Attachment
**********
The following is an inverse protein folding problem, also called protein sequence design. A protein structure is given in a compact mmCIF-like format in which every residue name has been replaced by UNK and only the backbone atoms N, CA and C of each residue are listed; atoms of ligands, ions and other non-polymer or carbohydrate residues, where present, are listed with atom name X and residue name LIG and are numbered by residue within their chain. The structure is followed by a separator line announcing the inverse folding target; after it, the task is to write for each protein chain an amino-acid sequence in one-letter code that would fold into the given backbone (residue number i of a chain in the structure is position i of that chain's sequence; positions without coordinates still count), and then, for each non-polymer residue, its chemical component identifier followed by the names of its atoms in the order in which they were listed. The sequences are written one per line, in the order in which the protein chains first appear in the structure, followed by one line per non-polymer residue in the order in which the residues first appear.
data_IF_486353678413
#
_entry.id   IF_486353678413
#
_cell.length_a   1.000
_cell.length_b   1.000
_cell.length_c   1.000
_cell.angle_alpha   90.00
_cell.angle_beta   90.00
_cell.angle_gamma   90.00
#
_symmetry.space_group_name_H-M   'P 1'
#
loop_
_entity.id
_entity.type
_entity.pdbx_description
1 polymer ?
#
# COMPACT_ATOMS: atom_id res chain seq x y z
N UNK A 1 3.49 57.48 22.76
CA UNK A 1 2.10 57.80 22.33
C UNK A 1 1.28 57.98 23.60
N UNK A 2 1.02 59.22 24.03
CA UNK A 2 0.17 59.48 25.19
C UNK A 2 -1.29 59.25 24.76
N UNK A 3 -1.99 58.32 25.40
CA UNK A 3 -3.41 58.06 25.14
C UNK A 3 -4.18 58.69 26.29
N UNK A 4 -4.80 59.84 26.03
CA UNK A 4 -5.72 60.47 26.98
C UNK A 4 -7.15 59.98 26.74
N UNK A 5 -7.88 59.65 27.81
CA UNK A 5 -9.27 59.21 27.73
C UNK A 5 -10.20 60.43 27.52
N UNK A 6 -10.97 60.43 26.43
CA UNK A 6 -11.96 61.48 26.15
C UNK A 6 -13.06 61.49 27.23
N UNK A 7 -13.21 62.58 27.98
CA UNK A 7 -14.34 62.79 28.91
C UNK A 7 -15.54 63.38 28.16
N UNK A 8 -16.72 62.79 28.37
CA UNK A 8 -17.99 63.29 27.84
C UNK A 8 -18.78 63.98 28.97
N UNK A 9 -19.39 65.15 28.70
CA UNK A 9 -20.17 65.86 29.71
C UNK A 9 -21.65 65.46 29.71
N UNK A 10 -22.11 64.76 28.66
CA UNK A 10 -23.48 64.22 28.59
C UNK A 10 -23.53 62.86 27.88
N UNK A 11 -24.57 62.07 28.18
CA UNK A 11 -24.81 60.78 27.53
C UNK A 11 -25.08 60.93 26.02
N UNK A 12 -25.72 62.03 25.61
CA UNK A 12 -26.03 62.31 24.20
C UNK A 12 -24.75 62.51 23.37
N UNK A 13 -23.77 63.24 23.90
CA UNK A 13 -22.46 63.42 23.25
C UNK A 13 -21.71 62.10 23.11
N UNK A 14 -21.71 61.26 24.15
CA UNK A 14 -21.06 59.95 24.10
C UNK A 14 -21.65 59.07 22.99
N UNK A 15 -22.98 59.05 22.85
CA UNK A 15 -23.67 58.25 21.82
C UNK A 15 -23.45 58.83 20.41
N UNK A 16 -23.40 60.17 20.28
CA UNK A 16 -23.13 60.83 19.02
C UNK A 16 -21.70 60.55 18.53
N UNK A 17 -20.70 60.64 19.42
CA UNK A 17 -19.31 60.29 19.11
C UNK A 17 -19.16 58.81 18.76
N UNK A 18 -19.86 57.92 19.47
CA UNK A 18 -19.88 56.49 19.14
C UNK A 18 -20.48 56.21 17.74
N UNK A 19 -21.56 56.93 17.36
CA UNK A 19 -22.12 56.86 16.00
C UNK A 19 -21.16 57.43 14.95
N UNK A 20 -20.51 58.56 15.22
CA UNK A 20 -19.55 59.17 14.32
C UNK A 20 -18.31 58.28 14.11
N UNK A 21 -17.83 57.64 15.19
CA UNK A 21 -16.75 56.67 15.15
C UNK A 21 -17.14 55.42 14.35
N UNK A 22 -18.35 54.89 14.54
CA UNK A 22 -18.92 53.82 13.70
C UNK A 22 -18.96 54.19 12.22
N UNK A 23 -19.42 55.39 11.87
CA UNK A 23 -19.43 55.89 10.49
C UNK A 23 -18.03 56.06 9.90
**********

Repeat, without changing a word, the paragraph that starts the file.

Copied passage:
The following is an inverse protein folding problem, also called protein sequence design. A protein structure is given in a compact mmCIF-like format in which every residue name has been replaced by UNK and only the backbone atoms N, CA and C of each residue are listed; atoms of ligands, ions and other non-polymer or carbohydrate residues, where present, are listed with atom name X and residue name LIG and are numbered by residue within their chain. The structure is followed by a separator line announcing the inverse folding target; after it, the task is to write for each protein chain an amino-acid sequence in one-letter code that would fold into the given backbone (residue number i of a chain in the structure is position i of that chain's sequence; positions without coordinates still count), and then, for each non-polymer residue, its chemical component identifier followed by the names of its atoms in the order in which they were listed. The sequences are written one per line, in the order in which the protein chains first appear in the structure, followed by one line per non-polymer residue in the order in which the residues first appear.